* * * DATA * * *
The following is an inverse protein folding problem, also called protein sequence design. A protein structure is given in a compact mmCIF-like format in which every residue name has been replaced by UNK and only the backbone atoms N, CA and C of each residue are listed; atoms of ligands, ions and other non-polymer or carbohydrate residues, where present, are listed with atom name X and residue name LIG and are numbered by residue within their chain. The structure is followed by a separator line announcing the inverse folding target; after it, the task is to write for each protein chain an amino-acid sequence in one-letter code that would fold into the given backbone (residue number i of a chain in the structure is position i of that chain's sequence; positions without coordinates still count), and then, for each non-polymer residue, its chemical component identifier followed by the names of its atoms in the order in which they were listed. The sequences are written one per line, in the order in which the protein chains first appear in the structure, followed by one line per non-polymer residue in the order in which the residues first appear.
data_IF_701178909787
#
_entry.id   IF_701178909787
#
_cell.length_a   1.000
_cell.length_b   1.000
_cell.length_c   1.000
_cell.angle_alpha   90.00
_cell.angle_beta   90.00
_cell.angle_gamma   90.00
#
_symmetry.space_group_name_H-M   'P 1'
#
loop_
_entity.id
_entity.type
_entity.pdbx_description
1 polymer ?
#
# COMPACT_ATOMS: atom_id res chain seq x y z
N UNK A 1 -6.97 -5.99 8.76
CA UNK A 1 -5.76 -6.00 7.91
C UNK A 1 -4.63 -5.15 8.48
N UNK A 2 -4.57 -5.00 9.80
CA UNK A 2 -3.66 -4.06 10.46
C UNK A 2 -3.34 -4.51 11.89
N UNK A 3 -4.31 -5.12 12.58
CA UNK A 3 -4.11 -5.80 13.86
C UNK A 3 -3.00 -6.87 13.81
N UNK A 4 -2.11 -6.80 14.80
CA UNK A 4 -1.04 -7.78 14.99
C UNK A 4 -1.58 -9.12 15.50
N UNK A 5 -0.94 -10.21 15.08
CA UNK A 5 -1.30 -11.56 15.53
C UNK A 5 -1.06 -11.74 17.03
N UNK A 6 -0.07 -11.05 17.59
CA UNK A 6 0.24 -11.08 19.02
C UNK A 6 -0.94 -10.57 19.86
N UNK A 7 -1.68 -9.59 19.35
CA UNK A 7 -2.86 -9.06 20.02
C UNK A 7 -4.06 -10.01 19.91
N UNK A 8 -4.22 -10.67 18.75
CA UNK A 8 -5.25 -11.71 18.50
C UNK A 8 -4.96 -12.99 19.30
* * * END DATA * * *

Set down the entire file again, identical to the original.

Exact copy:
The following is an inverse protein folding problem, also called protein sequence design. A protein structure is given in a compact mmCIF-like format in which every residue name has been replaced by UNK and only the backbone atoms N, CA and C of each residue are listed; atoms of ligands, ions and other non-polymer or carbohydrate residues, where present, are listed with atom name X and residue name LIG and are numbered by residue within their chain. The structure is followed by a separator line announcing the inverse folding target; after it, the task is to write for each protein chain an amino-acid sequence in one-letter code that would fold into the given backbone (residue number i of a chain in the structure is position i of that chain's sequence; positions without coordinates still count), and then, for each non-polymer residue, its chemical component identifier followed by the names of its atoms in the order in which they were listed. The sequences are written one per line, in the order in which the protein chains first appear in the structure, followed by one line per non-polymer residue in the order in which the residues first appear.
data_IF_701178909787
#
_entry.id   IF_701178909787
#
_cell.length_a   1.000
_cell.length_b   1.000
_cell.length_c   1.000
_cell.angle_alpha   90.00
_cell.angle_beta   90.00
_cell.angle_gamma   90.00
#
_symmetry.space_group_name_H-M   'P 1'
#
loop_
_entity.id
_entity.type
_entity.pdbx_description
1 polymer ?
#
# COMPACT_ATOMS: atom_id res chain seq x y z
N UNK A 1 -6.97 -5.99 8.76
CA UNK A 1 -5.76 -6.00 7.91
C UNK A 1 -4.63 -5.15 8.48
N UNK A 2 -4.57 -5.00 9.80
CA UNK A 2 -3.66 -4.06 10.46
C UNK A 2 -3.34 -4.51 11.89
N UNK A 3 -4.31 -5.12 12.58
CA UNK A 3 -4.11 -5.80 13.86
C UNK A 3 -3.00 -6.87 13.81
N UNK A 4 -2.11 -6.80 14.80
CA UNK A 4 -1.04 -7.78 14.99
C UNK A 4 -1.58 -9.12 15.50
N UNK A 5 -0.94 -10.21 15.08
CA UNK A 5 -1.30 -11.56 15.53
C UNK A 5 -1.06 -11.74 17.03
N UNK A 6 -0.07 -11.05 17.59
CA UNK A 6 0.24 -11.08 19.02
C UNK A 6 -0.94 -10.57 19.86
N UNK A 7 -1.68 -9.59 19.35
CA UNK A 7 -2.86 -9.06 20.02
C UNK A 7 -4.06 -10.01 19.91
N UNK A 8 -4.22 -10.67 18.75
CA UNK A 8 -5.25 -11.71 18.50
C UNK A 8 -4.96 -12.99 19.30